Lessons from a Sketchbook. Part One.
I’ve been artist my whole life. As I’ve grown, I’ve realized that a lot of the skills I have developed come into play even when I am not creating something. For example:
Learn to See Possibilities in Everything
Thousands of years ago, some ancestor of humanity looked down at the earth where he had built a fire to cook his buffalo [or whatever] and noticed that the mud had crystalized and hardened. It was basically useless as it was, but over time, that ancestor learned that if he could control that process, he might make something useful out of the mud on the ground. Over time, people started making little vessels out of mud and putting them in fires to harden them. Before you knew it, there were clay pots and jars.
One of the first things I remember learning as an artist was something that I didn’t realize I had learned until way later on. But it has been the basis for every creative endeavor I have ever pursued, and I would argue the same is true for any artist. And it is this: The importance of learning to see things not for what they are, but what they have the potential to be.
That view of the world has informed every important breakthrough in human history, whether it was artistic, scientific, cultural, or economical. It’s not enough to take the world at face value. If you want to create something beautiful, you have to see past what it is by itself and see what it can be if you use it just right, if you twist just enough, if you put it with this other thing over here and see how they look together.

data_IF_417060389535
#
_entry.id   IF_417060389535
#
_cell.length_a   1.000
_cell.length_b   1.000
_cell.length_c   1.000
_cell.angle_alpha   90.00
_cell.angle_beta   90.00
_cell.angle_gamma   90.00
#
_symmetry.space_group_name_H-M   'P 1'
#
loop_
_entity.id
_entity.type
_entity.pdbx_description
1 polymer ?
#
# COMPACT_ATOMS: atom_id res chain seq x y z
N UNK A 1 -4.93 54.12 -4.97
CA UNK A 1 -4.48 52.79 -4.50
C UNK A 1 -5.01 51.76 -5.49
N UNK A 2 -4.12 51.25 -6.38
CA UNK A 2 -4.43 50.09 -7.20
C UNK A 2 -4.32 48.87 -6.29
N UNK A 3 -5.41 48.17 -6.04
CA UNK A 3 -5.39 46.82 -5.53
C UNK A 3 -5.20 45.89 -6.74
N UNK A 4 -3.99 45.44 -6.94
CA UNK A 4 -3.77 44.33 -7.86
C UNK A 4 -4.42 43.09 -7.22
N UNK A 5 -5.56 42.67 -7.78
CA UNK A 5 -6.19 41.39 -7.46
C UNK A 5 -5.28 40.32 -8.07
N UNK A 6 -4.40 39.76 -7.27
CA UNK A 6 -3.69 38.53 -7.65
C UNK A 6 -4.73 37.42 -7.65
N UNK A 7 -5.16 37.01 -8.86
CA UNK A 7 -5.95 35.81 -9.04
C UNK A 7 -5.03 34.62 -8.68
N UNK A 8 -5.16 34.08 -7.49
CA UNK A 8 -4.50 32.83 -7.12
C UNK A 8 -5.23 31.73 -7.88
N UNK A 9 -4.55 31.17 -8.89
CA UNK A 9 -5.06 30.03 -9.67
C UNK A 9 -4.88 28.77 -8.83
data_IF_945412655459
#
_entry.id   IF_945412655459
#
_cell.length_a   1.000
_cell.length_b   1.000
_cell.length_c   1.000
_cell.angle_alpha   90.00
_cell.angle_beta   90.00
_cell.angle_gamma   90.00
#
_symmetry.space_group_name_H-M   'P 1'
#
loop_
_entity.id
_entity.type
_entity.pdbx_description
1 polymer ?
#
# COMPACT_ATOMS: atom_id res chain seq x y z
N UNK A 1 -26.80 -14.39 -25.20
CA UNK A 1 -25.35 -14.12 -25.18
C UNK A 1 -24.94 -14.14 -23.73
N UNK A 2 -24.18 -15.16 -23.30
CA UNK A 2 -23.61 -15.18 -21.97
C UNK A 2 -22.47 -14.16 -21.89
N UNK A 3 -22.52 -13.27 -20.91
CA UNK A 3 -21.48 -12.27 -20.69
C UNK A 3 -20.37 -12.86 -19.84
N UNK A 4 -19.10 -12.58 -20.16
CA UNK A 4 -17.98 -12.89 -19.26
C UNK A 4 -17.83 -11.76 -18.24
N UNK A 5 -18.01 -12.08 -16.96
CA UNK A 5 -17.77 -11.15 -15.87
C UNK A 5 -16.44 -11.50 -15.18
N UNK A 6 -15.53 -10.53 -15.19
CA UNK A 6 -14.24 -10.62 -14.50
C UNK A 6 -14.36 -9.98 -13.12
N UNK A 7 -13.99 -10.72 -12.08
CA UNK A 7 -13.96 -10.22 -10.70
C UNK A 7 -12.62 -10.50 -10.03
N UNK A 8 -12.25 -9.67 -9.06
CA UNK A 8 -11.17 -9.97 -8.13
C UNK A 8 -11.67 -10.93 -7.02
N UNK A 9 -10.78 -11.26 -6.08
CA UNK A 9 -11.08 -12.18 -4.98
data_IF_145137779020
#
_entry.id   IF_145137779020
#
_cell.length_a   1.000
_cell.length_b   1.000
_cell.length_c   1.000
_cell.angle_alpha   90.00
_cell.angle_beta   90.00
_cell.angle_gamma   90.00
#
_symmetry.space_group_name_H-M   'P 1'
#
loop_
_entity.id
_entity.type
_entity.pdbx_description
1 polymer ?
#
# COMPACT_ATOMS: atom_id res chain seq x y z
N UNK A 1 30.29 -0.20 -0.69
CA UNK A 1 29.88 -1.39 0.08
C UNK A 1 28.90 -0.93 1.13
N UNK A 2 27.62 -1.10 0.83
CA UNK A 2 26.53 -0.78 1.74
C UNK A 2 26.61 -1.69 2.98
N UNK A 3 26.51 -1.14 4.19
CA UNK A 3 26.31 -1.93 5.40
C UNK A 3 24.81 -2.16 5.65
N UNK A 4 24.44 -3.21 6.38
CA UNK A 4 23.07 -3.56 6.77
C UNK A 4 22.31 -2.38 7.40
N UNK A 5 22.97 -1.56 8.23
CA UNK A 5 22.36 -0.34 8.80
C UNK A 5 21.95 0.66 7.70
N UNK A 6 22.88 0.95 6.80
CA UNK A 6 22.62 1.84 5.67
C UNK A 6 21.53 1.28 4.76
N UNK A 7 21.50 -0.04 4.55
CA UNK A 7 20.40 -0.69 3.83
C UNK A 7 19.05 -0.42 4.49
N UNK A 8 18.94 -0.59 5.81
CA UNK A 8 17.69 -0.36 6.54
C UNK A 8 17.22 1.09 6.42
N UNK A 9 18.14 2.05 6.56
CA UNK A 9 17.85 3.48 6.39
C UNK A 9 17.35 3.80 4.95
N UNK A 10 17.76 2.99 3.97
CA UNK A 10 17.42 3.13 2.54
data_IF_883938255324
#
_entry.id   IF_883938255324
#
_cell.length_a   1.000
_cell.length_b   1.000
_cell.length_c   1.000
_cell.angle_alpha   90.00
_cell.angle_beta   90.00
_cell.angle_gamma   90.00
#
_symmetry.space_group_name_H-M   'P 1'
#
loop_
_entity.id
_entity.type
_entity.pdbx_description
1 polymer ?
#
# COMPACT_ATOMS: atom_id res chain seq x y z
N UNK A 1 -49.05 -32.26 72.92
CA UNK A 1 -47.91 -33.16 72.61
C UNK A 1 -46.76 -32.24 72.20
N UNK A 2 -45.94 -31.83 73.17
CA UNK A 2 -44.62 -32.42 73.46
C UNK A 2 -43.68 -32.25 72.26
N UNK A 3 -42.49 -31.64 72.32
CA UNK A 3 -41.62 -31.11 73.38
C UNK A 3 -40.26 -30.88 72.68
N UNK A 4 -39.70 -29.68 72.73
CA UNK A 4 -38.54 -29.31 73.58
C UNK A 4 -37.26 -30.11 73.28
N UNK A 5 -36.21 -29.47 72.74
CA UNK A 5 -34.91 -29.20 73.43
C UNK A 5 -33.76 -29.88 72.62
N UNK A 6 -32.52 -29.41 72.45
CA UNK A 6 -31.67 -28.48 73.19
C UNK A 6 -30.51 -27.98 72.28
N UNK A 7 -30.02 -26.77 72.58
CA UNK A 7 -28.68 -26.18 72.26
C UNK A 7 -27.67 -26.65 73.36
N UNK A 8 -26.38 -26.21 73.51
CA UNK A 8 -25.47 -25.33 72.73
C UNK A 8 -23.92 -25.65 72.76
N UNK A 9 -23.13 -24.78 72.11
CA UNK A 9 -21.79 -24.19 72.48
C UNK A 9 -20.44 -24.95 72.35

Clay is just mud. But somewhere a long time ago, someone thought, “I can make a pot with this dirt and water if I mix it just right.”
A pencil is just compressed dirt, paper is just mashed up trees. But someone saw them and thought, “I can do something with these.”
One man saw a block of marble and thought, “What a heavy rock.” Michelangelo saw the same block of marble and thought, “David.”
A true artist is not an artist because she can draw or paint. Anyone can learn the technical skills needed to render an image on paper with a pencil. An artist is an artist because she has looked at the world a little more closely than most people do, and because of that, has seen past the obvious and brought form to the obscure.
Whenever someone says “I’m no artist, I can’t even draw a straight line!” I’m fond of saying that no one can draw a straight line, it’s just that an artist knows how to make crooked lines beautiful. What I mean by that is that even the most beautiful painting you can think of is not perfect, it’s just that the imperfections are arranged in a beautiful way. The artist took something ordinary and did something wonderful with it.
That’s what art really is. Not skill in painting, but skill in finding something worthy to paint, even in the most boring or unexpected places. It is seeing the possibilities in the things you look at every day, and bringing them to life.
All it takes is a closer look at the world around you to see possibilities everywhere.